The real part of the DMD modes identified in Figure 6(b) is shown in Figure 7 (mode is normalized), in which the arrows show the vector field and the background color contours visualize the vertical vorticity component, and the imaginary part (not shown) is shifted 90°. As shown in Figure 7, the five DMD modes reveal the multiscale structure features of the 200 hPa jet flow. The first DMD mode with zero frequency shows the structure reminiscent of the mean flow or the temporally averaged flow field as depicted in Figure 7(a), the spatial structure of the first DMD mode is dominated by zonal western wind, and there exists large-scale vortex structure at high latitude. The spatial structure distribution of the second DMD mode characterized by localized vortices in the background of the zonal western wind, and the second mode is unstable; thus, the structure of this mode will strengthen in the future, which has an important impact on the evolution of the jet flow. It would be worth noticing that the direction of rotation of the vortex in the model does not represent that in the real flow field, as the spatial structure of the model is only the motion law extracted by the DMD method from the 200 hPa jet flow [37]. The spatial structure distribution of the third DMD mode is very similar to the fourth POD mode (see Figure 3(d)); there are some common features between the two graphs at nearly the same locations, and the same relationship also exists between the fourth DMD and the eighth POD mode, which indicates that the two decomposition methods can extract the dominant coherent structures from the jet flow, while the DMD method has clear advantages over the POD, as DMD separates the dominant modes with a single frequency and the SPDMD method selects modes based on their dynamical importance for the whole time evolution of the jet flow while the POD modes are arranged just by their energy content. In the atmospheric/marine science, it is easier to interpret the physical meaning contained in each mode which has a single frequency, and researchers focus more on the dynamical information underlying the flow field to identify the most important features that have an important impact on the development of the atmospheric/marine motion process. As shown in Figure 7(c), the third DMD mode has smaller vortex structures than the first two DMD modes which indicates a motion with higher frequency. The fifth mode spatial distribution is messier, and the scale of the vortex is increasingly smaller consistent with its higher associated frequency as depicted in Figure 7(d). Therefore, applying the SPDMD method to atmospheric/marine motion analysis is helpful to further understand the multiscale characteristics of atmospheric motion. The SPDMD method can decompose the 200 hPa jet flow into different modes associated with a particular frequency and growth rate which can be used to identify the stability of the model. The low-frequency modes represent the large-scale motion structures, while the high-frequency modes highlight the small-scale features. Similar to the POD method, the multiscale features captured by the different DMD modes represent different spatial scales of the motion components for the jet flow, and a linear combination of these modes can represent the main characteristics of the jet flow [18]. Compared with the POD spatial modes depicted in Figure 3, it can be seen that the SPDMD method selects a smaller number of modes that capture nearly the same dynamic structures of the 200 hPa jet flow as the POD method.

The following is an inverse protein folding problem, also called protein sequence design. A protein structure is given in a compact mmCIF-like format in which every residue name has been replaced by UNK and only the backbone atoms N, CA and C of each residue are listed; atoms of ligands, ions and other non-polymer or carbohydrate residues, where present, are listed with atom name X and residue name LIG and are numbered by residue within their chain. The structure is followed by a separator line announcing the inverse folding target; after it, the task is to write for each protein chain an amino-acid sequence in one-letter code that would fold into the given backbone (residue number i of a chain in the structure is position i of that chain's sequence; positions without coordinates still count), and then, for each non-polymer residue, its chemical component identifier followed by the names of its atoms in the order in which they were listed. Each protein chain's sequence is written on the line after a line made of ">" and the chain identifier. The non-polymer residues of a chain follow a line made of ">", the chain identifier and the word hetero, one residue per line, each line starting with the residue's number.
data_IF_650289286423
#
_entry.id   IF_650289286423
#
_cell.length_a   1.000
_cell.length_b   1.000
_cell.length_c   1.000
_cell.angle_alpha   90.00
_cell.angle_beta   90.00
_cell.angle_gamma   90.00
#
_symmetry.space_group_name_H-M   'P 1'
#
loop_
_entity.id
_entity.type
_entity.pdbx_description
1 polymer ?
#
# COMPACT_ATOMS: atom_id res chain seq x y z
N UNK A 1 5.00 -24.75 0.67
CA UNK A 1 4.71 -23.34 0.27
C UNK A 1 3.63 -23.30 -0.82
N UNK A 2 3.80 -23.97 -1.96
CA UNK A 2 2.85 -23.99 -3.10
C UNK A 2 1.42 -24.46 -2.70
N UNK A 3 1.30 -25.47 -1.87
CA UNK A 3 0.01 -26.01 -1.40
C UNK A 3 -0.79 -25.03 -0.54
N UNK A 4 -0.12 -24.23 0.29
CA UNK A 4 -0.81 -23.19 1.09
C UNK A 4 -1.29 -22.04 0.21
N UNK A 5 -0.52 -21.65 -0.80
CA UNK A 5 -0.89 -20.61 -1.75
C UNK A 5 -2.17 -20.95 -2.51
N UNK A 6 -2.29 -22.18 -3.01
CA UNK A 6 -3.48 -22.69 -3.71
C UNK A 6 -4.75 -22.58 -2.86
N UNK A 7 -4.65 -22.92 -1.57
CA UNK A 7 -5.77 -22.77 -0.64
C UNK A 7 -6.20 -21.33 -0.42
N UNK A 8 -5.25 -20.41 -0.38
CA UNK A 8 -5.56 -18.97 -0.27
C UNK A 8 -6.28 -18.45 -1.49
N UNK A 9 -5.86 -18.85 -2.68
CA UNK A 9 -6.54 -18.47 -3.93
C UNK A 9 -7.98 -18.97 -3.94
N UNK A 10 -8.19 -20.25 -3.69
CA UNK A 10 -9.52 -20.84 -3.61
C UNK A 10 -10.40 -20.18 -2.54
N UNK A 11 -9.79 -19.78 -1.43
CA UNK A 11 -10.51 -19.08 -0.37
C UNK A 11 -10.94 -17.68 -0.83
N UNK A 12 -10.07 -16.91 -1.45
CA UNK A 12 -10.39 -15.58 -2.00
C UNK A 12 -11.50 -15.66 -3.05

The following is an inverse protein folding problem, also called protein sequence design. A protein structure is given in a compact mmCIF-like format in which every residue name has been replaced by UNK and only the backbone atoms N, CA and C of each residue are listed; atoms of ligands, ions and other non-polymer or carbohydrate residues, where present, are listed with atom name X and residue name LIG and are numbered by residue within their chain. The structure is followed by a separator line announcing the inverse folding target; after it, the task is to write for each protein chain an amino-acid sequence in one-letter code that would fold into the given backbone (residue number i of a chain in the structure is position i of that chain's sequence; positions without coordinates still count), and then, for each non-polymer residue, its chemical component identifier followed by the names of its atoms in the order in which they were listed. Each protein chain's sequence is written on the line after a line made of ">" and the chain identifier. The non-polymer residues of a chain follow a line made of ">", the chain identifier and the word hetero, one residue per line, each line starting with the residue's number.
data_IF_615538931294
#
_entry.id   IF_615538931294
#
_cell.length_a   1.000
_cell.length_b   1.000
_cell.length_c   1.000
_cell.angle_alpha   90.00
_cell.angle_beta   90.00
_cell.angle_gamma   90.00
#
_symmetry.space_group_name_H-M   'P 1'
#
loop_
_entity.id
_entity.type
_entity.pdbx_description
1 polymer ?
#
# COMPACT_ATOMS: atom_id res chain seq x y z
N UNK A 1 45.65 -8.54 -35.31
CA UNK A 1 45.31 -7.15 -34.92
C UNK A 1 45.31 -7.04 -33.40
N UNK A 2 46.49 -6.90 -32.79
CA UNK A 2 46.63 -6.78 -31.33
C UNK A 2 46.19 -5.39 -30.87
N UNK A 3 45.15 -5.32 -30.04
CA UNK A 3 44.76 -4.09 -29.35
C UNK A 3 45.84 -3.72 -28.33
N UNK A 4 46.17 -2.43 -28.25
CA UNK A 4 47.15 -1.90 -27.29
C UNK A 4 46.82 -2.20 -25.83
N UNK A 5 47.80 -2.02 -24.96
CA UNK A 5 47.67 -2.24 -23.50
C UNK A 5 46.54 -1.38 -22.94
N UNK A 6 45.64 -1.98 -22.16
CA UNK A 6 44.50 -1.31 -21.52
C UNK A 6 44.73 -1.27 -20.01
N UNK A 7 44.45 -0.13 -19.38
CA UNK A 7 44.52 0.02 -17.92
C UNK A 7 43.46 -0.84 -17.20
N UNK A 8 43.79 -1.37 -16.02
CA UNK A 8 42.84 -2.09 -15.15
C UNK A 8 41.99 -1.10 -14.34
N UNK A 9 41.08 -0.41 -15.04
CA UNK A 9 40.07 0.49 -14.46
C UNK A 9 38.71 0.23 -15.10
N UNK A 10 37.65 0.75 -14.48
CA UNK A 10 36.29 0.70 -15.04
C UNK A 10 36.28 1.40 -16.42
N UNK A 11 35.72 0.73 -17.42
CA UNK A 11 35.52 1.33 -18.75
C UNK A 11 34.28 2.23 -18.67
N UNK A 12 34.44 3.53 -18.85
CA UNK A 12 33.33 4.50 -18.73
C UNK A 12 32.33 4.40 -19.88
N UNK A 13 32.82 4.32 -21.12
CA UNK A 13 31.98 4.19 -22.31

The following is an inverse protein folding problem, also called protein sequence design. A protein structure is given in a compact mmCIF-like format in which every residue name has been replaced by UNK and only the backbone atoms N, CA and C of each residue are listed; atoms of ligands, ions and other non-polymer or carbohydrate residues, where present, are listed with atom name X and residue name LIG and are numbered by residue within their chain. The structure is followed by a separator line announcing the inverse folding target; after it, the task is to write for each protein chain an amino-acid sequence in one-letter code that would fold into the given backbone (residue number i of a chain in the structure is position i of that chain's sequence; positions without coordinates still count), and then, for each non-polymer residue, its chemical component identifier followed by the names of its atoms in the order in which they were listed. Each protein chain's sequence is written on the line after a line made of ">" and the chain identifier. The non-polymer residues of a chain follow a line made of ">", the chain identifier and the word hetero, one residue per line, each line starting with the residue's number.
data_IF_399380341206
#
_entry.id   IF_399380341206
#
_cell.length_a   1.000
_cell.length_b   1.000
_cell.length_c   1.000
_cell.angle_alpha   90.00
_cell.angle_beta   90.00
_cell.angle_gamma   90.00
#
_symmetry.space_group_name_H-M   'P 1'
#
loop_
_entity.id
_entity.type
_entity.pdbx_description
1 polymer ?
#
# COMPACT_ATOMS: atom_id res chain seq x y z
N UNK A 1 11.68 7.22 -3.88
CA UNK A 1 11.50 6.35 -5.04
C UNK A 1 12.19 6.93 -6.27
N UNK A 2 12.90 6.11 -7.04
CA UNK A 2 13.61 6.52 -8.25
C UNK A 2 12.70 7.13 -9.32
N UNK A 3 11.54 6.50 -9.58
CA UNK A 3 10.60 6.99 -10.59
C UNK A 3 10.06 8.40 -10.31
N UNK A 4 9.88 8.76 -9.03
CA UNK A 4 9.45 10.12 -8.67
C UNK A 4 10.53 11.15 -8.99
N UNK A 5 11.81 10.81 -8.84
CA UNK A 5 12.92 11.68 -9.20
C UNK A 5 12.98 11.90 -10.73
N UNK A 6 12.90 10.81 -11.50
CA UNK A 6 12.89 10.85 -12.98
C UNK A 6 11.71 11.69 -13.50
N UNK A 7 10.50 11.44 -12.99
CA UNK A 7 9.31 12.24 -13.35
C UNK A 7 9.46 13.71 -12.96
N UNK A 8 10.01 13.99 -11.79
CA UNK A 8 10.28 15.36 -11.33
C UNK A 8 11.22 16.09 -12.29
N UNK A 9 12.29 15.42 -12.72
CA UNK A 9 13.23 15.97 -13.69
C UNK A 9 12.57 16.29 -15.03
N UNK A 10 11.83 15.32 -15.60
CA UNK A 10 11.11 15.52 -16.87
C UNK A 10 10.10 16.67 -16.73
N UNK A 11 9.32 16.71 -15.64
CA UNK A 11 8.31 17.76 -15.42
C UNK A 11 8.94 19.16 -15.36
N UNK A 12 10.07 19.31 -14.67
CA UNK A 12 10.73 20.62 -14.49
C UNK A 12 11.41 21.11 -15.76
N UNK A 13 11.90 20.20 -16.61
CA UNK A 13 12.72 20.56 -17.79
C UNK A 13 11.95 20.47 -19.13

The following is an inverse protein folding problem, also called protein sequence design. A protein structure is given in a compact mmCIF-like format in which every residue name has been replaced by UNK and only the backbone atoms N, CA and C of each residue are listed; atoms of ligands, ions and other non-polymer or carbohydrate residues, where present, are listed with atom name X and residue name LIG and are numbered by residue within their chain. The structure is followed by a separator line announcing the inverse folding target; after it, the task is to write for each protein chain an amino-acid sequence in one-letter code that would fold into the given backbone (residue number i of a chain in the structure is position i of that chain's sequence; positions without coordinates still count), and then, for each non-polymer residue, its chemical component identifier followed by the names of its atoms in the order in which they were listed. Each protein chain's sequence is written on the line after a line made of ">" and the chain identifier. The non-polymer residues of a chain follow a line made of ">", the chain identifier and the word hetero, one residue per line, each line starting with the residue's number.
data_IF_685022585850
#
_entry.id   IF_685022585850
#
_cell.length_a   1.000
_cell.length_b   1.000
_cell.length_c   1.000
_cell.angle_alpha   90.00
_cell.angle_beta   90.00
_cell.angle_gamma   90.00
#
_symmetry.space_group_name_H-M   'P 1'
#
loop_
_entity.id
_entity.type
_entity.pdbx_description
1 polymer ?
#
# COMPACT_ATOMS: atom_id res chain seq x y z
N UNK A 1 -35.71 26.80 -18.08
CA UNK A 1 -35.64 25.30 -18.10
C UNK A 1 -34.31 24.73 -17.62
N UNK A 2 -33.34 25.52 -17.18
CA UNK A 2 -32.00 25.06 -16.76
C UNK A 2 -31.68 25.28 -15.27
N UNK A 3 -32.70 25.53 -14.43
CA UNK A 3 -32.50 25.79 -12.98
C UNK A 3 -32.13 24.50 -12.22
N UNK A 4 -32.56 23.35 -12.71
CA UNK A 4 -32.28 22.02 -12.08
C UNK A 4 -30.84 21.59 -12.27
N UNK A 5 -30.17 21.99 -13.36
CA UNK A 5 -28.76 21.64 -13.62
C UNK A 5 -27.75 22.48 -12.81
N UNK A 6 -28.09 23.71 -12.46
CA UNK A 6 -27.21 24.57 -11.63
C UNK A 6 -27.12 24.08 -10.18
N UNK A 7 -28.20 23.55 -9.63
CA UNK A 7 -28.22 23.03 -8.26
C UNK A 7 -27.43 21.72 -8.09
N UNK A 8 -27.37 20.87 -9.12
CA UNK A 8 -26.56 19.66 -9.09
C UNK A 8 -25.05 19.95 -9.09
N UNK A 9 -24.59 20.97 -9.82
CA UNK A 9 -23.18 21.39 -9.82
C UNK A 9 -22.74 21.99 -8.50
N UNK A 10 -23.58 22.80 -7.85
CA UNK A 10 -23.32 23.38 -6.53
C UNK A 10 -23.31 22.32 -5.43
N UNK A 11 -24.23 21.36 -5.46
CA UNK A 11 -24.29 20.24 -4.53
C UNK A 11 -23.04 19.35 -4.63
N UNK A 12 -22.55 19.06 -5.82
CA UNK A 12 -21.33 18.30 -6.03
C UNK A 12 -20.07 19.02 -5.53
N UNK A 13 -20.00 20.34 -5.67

3.2. Reconstruction of the 200 hPa Jet